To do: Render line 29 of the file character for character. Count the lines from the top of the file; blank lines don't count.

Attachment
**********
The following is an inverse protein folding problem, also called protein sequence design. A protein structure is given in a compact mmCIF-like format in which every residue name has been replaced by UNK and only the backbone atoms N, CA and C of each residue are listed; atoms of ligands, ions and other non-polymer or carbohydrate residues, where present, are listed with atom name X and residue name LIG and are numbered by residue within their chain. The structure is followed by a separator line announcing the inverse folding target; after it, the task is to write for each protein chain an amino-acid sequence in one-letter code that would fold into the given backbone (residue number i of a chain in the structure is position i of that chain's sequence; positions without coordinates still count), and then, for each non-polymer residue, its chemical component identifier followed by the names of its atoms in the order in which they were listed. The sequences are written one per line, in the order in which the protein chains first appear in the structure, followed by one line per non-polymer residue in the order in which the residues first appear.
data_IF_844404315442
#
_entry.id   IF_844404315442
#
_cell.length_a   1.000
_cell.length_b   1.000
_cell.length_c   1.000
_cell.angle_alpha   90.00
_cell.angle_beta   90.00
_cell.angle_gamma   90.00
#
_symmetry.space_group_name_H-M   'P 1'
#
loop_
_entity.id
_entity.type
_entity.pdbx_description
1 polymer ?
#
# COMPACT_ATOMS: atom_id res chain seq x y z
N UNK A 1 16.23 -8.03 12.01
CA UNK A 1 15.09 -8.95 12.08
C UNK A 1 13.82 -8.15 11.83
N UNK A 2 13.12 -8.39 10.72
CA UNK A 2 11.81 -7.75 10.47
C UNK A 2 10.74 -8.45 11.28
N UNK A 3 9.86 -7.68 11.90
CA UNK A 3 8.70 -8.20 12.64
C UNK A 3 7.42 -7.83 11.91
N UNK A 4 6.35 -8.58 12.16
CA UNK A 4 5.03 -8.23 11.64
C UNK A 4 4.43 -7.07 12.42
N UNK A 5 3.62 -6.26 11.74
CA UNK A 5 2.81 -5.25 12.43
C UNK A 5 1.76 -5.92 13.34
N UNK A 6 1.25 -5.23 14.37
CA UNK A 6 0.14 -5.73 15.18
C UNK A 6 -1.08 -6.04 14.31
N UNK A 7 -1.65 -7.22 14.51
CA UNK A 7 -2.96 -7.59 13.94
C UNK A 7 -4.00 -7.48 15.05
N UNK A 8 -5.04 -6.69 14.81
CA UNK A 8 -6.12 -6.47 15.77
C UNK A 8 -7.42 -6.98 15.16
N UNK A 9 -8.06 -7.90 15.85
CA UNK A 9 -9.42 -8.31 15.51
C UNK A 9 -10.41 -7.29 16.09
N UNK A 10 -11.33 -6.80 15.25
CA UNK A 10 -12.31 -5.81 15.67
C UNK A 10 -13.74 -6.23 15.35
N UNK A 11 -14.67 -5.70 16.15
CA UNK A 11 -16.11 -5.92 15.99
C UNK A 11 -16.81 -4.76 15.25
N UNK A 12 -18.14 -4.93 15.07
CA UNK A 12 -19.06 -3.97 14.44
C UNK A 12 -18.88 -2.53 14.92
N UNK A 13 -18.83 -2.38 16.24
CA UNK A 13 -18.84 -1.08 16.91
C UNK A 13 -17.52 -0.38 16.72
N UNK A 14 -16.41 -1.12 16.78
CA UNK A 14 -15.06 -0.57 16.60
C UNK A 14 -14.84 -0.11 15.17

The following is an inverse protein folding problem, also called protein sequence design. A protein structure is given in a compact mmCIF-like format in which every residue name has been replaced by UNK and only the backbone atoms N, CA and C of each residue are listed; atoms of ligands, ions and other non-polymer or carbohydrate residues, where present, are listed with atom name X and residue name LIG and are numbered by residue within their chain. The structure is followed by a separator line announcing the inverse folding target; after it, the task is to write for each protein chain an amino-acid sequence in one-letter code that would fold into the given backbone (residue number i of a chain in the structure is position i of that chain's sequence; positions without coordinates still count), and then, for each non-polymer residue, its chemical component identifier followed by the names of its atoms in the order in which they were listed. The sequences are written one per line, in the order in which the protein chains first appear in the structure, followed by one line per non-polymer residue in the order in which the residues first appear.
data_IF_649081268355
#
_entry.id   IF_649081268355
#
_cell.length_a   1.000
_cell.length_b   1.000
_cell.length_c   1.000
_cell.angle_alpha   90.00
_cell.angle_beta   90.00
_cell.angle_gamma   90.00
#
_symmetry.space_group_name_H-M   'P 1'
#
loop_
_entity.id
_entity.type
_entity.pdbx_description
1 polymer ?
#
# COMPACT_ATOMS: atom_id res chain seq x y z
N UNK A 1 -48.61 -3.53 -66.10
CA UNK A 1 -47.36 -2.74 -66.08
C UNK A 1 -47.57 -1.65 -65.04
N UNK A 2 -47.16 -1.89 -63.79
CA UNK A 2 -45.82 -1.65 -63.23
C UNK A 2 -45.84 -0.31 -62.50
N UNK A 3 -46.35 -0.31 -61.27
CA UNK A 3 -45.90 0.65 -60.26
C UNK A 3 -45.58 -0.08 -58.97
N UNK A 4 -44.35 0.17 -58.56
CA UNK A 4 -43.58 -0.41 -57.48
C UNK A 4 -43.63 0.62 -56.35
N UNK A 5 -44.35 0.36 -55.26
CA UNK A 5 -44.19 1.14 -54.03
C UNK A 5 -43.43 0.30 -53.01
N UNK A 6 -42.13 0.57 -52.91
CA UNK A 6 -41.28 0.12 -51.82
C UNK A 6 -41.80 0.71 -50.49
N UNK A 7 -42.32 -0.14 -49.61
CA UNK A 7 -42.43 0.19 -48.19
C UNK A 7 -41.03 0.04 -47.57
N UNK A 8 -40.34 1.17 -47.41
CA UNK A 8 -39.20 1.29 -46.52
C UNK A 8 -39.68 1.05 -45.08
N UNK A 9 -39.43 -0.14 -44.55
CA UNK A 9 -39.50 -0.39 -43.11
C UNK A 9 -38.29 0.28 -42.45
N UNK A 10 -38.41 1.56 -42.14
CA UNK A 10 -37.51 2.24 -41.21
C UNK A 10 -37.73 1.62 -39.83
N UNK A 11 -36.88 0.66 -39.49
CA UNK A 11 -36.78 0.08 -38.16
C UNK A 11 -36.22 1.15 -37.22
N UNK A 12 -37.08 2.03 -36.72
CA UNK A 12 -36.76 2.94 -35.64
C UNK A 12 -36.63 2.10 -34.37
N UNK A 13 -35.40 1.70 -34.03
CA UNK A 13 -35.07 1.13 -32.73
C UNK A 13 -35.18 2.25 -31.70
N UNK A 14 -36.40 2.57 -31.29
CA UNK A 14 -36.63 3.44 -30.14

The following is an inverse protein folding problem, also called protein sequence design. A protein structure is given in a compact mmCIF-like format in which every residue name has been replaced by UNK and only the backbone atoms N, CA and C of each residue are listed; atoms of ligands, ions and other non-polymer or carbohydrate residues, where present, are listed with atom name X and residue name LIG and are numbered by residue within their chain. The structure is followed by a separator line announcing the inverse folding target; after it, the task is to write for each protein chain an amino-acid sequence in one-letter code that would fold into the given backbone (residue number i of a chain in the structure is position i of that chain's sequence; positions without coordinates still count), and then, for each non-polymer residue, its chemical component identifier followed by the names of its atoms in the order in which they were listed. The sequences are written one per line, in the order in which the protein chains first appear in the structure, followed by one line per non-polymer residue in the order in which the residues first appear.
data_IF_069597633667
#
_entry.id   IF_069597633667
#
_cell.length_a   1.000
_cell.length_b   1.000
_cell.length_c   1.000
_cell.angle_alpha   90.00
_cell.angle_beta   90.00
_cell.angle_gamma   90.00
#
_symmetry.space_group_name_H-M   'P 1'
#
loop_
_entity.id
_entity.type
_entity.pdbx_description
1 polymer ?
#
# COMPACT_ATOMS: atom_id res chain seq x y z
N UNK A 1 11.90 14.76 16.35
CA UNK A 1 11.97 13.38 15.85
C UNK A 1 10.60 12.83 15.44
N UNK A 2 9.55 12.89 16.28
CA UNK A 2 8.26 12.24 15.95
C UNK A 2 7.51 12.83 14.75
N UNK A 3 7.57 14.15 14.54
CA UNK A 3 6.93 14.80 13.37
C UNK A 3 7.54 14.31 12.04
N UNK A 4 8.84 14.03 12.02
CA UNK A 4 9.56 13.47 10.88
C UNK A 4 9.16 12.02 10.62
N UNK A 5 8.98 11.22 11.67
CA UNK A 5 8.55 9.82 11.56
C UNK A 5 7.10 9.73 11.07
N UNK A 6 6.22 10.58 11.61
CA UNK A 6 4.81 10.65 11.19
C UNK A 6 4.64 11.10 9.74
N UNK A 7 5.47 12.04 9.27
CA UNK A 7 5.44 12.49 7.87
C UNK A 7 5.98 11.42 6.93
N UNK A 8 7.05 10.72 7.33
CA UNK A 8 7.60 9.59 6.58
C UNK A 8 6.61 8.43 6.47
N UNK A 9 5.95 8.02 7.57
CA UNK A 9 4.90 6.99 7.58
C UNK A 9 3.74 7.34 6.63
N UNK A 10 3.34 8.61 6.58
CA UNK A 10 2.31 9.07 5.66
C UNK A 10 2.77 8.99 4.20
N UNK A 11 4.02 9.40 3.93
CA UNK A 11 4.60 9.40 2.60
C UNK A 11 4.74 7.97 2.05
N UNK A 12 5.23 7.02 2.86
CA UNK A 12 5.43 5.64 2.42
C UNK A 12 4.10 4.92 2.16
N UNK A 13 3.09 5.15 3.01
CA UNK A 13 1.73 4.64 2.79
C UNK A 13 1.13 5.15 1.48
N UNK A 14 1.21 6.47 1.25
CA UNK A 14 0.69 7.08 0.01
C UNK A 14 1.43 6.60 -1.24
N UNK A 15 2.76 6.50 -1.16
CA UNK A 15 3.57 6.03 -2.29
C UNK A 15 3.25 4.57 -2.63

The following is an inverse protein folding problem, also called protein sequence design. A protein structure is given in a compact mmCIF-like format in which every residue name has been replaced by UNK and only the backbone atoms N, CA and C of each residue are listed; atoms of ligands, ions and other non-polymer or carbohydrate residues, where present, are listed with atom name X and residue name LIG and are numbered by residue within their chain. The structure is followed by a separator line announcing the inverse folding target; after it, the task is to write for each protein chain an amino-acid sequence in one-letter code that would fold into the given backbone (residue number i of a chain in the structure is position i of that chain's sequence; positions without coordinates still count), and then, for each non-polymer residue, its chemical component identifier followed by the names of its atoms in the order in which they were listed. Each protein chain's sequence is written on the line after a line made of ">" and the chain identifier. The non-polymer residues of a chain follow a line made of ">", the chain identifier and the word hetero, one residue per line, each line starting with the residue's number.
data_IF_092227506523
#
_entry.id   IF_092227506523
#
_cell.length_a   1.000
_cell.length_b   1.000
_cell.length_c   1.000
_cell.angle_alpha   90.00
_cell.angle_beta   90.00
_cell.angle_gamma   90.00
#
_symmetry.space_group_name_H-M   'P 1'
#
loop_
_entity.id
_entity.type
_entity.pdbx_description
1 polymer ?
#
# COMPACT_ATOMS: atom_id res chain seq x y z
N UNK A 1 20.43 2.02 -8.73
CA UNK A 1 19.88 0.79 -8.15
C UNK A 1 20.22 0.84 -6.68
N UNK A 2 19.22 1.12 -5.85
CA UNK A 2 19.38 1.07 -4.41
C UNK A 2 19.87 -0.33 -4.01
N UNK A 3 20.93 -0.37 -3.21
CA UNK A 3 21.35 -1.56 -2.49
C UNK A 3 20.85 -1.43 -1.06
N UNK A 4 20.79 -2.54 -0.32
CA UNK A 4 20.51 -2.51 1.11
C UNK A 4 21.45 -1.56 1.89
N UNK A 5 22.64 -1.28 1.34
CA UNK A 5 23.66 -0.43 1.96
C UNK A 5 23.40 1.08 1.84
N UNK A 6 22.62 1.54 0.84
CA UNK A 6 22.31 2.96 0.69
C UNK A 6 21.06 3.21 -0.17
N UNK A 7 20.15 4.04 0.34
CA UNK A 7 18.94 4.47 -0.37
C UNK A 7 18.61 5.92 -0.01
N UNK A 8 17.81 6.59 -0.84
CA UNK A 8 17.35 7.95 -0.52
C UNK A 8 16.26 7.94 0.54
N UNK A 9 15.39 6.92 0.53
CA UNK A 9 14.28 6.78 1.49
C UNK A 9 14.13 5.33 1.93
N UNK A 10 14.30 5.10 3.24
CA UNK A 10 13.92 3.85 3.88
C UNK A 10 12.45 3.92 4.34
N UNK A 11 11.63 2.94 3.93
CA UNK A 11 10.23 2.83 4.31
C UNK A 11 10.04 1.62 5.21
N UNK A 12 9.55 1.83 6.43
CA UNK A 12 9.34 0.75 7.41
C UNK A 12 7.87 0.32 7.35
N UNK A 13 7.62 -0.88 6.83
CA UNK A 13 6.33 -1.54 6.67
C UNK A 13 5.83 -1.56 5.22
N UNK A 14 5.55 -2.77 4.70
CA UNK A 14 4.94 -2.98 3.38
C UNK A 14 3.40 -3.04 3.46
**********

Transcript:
CA UNK A 3 8.70 -8.20 12.64